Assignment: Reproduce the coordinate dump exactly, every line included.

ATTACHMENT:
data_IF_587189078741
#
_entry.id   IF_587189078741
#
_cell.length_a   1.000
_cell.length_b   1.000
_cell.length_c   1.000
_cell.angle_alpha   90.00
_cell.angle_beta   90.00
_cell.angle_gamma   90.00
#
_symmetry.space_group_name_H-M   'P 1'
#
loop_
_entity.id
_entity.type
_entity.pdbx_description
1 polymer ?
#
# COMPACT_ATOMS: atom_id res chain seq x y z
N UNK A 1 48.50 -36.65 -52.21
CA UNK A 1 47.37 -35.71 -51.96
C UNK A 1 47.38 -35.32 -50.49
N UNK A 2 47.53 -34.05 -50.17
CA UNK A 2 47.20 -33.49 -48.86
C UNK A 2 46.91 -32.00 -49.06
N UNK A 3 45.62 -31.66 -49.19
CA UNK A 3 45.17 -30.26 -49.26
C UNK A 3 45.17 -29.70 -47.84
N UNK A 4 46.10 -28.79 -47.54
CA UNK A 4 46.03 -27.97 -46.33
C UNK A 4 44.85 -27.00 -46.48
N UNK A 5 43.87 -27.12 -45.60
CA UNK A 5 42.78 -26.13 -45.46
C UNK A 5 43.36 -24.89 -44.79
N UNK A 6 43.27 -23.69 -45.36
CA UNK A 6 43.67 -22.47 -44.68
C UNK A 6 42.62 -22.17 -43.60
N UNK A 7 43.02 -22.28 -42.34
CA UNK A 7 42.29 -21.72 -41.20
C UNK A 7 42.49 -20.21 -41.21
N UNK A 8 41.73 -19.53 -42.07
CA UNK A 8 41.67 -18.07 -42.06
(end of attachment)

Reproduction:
data_IF_587189078741
#
_entry.id   IF_587189078741
#
_cell.length_a   1.000
_cell.length_b   1.000
_cell.length_c   1.000
_cell.angle_alpha   90.00
_cell.angle_beta   90.00
_cell.angle_gamma   90.00
#
_symmetry.space_group_name_H-M   'P 1'
#
loop_
_entity.id
_entity.type
_entity.pdbx_description
1 polymer ?
#
# COMPACT_ATOMS: atom_id res chain seq x y z
N UNK A 1 48.50 -36.65 -52.21
CA UNK A 1 47.37 -35.71 -51.96
C UNK A 1 47.38 -35.32 -50.49
N UNK A 2 47.53 -34.05 -50.17
CA UNK A 2 47.20 -33.49 -48.86
C UNK A 2 46.91 -32.00 -49.06
N UNK A 3 45.62 -31.66 -49.19
CA UNK A 3 45.17 -30.26 -49.26
C UNK A 3 45.17 -29.70 -47.84
N UNK A 4 46.10 -28.79 -47.54
CA UNK A 4 46.03 -27.97 -46.33
C UNK A 4 44.85 -27.00 -46.48
N UNK A 5 43.87 -27.12 -45.60
CA UNK A 5 42.78 -26.13 -45.46
C UNK A 5 43.36 -24.89 -44.79
N UNK A 6 43.27 -23.69 -45.36
CA UNK A 6 43.67 -22.47 -44.68
C UNK A 6 42.62 -22.17 -43.60
N UNK A 7 43.02 -22.28 -42.34
CA UNK A 7 42.29 -21.72 -41.20
C UNK A 7 42.49 -20.21 -41.21
N UNK A 8 41.73 -19.53 -42.07
CA UNK A 8 41.67 -18.07 -42.06